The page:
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To lose a child

About the author
Maura Stephens has been a professional journalist and editor since 1977.

Bereaved parents around the world face the greatest grief known to our species. Nothing can diminish their loss, but Maura Stephens suggests that perhaps there are some healing ways to channel it.

“I remember the look on their faces when the water swept them away. No mother should ever have to go through this.”

“The water dragged my wife away and my two-month old twins and my seven-year-old son.”

“I knew I had to let go of one of them, and I let go of the older one.”

“Please help me; I have no food to eat. I have lost my children and my husband. What am I to do now?”

“One daughter was sixteen years old and the other was thirteen. We could save ourselves but could not save them. I have no children now.”

More than a year has passed since these parents lost their children in the 26 December 2004 tsunami; most of them also lost their homes and possessions. But the agony of being homeless and without possessions pales in comparison to experiencing the death of a loved one, especially one’s child.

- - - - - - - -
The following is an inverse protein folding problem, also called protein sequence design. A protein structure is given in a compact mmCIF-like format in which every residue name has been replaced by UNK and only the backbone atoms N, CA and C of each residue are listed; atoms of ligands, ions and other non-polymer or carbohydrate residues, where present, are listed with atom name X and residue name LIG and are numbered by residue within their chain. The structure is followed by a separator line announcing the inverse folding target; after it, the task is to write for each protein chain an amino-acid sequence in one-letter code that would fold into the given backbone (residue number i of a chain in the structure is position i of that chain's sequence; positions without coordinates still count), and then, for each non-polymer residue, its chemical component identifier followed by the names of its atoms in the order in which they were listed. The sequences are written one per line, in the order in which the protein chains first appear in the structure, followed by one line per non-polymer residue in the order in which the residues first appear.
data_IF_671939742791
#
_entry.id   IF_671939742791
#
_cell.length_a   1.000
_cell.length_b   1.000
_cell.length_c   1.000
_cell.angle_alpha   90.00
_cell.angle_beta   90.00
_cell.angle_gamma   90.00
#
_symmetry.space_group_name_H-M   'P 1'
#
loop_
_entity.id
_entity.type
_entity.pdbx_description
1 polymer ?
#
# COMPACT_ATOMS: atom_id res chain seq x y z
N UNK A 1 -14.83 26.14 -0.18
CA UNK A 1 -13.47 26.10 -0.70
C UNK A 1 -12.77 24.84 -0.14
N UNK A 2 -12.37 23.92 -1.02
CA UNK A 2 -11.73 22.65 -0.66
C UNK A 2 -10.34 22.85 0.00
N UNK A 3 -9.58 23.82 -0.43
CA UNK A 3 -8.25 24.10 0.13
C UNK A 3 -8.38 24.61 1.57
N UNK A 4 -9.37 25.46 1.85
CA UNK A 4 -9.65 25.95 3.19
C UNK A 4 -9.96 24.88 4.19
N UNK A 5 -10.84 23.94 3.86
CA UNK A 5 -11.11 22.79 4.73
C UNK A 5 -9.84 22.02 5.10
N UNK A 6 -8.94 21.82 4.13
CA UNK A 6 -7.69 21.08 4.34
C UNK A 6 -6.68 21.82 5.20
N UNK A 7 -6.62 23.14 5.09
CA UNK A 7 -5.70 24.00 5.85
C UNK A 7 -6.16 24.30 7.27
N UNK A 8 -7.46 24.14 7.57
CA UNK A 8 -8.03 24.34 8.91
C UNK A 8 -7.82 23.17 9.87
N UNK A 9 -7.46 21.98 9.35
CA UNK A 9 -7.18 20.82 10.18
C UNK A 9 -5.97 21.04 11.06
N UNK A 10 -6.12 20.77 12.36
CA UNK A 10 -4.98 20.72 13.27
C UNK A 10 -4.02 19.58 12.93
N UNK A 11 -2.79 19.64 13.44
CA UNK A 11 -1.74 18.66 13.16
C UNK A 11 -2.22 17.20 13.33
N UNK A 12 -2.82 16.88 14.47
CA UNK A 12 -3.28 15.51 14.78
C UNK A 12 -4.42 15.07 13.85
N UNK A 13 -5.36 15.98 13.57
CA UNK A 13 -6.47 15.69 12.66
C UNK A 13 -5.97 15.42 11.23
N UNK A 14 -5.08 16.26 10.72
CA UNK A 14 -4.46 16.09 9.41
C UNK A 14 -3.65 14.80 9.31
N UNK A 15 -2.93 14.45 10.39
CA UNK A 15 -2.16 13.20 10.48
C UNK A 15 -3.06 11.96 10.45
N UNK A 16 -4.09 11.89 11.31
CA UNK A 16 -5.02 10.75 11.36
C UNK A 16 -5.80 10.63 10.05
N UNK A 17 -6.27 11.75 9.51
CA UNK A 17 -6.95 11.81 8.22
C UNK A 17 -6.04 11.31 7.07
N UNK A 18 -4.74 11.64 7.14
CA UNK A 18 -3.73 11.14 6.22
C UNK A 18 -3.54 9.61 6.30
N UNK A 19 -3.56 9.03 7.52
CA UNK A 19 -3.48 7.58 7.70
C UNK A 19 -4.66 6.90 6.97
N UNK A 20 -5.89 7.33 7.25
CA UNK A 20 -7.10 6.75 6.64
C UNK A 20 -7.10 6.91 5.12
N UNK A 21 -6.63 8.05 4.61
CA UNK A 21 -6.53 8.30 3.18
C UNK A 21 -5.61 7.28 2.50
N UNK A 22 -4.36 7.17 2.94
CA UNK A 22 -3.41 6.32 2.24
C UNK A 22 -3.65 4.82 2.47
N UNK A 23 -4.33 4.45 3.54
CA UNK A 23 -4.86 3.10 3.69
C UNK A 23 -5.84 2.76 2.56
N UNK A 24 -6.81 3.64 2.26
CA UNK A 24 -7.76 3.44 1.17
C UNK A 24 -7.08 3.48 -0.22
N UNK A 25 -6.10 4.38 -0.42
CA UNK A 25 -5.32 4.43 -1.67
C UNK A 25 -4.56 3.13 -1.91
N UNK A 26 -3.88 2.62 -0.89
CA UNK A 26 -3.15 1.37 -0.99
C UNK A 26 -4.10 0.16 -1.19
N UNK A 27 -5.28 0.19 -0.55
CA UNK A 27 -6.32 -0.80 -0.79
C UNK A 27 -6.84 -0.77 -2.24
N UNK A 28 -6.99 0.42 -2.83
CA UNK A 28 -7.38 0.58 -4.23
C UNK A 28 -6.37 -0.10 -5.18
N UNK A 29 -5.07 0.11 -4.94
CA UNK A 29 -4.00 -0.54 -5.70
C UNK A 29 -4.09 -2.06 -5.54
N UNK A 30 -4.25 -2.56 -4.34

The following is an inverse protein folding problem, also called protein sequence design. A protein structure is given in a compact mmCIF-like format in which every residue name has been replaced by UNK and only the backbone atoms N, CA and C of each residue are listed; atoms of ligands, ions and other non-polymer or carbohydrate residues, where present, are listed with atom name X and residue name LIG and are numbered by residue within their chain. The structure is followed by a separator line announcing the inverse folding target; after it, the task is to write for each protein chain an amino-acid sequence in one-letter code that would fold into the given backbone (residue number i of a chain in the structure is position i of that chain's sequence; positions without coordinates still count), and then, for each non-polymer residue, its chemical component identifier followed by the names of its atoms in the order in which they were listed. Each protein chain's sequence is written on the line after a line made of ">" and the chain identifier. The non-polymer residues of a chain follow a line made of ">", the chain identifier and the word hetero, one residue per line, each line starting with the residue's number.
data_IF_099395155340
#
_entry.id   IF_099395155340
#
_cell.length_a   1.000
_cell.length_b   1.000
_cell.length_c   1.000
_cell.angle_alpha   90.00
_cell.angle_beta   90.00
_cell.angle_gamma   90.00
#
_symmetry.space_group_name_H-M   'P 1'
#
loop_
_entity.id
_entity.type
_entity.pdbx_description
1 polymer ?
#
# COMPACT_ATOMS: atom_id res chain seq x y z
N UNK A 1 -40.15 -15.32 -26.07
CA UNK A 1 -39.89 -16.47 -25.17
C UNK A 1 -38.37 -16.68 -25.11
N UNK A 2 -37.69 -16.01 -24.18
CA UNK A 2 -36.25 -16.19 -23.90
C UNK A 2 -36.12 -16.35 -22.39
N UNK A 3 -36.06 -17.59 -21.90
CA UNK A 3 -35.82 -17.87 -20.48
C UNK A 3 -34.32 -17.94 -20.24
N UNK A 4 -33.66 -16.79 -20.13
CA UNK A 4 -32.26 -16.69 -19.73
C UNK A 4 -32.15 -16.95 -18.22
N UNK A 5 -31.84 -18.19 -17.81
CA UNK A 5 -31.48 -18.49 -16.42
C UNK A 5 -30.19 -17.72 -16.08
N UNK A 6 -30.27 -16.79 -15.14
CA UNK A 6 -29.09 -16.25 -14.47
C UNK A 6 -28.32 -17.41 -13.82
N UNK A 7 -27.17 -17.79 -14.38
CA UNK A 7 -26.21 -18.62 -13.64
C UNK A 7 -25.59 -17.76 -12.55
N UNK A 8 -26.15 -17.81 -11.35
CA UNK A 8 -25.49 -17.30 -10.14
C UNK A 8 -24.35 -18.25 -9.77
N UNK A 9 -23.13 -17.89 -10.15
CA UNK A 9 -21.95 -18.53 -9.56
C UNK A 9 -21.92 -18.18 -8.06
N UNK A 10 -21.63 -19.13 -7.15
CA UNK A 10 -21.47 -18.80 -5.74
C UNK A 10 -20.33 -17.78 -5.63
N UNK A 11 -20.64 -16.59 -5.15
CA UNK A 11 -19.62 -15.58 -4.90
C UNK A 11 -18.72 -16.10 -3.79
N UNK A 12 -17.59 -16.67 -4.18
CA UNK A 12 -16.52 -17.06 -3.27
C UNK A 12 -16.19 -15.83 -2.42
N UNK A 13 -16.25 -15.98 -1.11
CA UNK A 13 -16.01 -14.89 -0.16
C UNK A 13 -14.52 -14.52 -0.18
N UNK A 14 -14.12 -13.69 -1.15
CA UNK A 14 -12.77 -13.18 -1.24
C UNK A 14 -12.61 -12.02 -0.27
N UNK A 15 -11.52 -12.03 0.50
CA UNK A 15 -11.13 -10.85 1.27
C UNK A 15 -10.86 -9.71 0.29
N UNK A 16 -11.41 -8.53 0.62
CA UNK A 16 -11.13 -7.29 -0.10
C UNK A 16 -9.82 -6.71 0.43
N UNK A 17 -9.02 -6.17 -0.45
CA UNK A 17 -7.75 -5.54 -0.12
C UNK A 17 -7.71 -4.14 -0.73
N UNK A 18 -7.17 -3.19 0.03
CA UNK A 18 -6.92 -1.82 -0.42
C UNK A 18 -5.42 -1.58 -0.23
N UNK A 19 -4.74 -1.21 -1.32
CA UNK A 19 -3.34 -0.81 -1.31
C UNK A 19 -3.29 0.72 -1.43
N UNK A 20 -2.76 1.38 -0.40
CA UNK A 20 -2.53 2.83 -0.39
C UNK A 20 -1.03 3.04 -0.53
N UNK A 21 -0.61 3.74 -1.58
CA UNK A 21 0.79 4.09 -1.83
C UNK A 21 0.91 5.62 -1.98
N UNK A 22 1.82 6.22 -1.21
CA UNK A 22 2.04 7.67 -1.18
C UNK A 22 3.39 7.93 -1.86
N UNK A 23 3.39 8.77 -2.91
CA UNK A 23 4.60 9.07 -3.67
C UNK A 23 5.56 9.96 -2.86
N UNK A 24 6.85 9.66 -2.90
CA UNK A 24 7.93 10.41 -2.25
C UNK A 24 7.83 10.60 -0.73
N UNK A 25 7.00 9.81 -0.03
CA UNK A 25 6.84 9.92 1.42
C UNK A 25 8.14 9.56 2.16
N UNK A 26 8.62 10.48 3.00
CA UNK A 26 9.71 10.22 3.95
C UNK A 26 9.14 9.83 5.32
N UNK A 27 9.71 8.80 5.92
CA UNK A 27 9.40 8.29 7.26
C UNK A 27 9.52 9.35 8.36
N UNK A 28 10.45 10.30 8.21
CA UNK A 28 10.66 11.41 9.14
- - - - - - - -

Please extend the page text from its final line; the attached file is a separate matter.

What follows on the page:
“If you lose a child, even as a baby, not a day goes by that you don’t think of him,” my friend confided in me recently. “My son died thirty years ago, and he was less than a month old, but I’ve known him at two, at eight, as a teenager, as a young man. I see him in the face of almost every child, adolescent, and 20-something-year-old person I’ve met in these years. I’ve imagined him playing soccer, fishing, building a tree house, reading a book, washing the dishes, learning to cook, swimming in the ocean, falling in love, having his heart broken, having children of his own, and back again learning to walk, doing homework, you name it. It doesn’t matter how old your child is when you lose him; the pain is constant and the sense of loss never leaves you. My heart breaks every time I hear of another parent losing a child; I can’t imagine the pain of losing one who has lived long enough to develop a personality, because I know all too well that losing your child even as an infant is so devastating.”